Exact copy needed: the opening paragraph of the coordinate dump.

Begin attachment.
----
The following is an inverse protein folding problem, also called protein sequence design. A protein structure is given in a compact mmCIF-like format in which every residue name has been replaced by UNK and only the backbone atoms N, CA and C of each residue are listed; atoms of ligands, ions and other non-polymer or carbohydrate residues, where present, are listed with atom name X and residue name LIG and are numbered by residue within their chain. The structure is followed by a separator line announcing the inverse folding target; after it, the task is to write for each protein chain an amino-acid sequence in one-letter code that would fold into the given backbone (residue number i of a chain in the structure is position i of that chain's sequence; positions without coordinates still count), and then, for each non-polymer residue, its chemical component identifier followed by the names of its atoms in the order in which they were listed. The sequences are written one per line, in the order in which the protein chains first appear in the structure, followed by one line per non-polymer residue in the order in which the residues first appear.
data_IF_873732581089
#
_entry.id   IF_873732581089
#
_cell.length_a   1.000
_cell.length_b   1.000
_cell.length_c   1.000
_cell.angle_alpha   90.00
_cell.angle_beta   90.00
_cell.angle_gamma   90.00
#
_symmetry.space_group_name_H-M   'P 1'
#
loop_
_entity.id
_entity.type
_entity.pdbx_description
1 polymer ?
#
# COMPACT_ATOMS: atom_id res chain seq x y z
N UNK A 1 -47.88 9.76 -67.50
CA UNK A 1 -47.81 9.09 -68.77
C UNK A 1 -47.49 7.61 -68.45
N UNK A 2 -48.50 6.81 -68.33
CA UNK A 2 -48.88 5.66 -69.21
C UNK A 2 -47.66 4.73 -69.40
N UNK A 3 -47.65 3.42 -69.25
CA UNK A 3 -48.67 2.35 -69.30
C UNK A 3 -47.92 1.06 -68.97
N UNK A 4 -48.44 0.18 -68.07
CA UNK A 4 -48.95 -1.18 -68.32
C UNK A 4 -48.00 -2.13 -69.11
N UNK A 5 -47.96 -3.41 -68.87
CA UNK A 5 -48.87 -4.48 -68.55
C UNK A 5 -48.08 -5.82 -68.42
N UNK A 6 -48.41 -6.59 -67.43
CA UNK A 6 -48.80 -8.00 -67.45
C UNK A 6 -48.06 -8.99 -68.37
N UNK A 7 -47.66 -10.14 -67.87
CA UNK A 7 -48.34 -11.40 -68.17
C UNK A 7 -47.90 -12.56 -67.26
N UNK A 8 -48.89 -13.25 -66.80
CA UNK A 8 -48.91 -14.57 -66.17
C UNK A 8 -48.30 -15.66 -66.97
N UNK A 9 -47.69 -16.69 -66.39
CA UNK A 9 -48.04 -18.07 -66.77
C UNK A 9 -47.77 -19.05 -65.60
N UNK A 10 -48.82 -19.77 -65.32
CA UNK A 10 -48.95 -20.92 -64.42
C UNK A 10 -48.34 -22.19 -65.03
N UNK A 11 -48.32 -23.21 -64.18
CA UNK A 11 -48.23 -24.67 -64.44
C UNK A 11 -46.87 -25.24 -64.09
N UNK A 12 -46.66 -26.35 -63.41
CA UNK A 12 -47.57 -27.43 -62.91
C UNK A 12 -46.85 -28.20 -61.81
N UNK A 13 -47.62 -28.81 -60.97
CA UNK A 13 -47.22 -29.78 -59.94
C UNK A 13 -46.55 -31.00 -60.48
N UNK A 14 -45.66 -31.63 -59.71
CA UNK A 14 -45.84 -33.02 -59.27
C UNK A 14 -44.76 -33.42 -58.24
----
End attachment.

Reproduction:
The following is an inverse protein folding problem, also called protein sequence design. A protein structure is given in a compact mmCIF-like format in which every residue name has been replaced by UNK and only the backbone atoms N, CA and C of each residue are listed; atoms of ligands, ions and other non-polymer or carbohydrate residues, where present, are listed with atom name X and residue name LIG and are numbered by residue within their chain. The structure is followed by a separator line announcing the inverse folding target; after it, the task is to write for each protein chain an amino-acid sequence in one-letter code that would fold into the given backbone (residue number i of a chain in the structure is position i of that chain's sequence; positions without coordinates still count), and then, for each non-polymer residue, its chemical component identifier followed by the names of its atoms in the order in which they were listed. The sequences are written one per line, in the order in which the protein chains first appear in the structure, followed by one line per non-polymer residue in the order in which the residues first appear.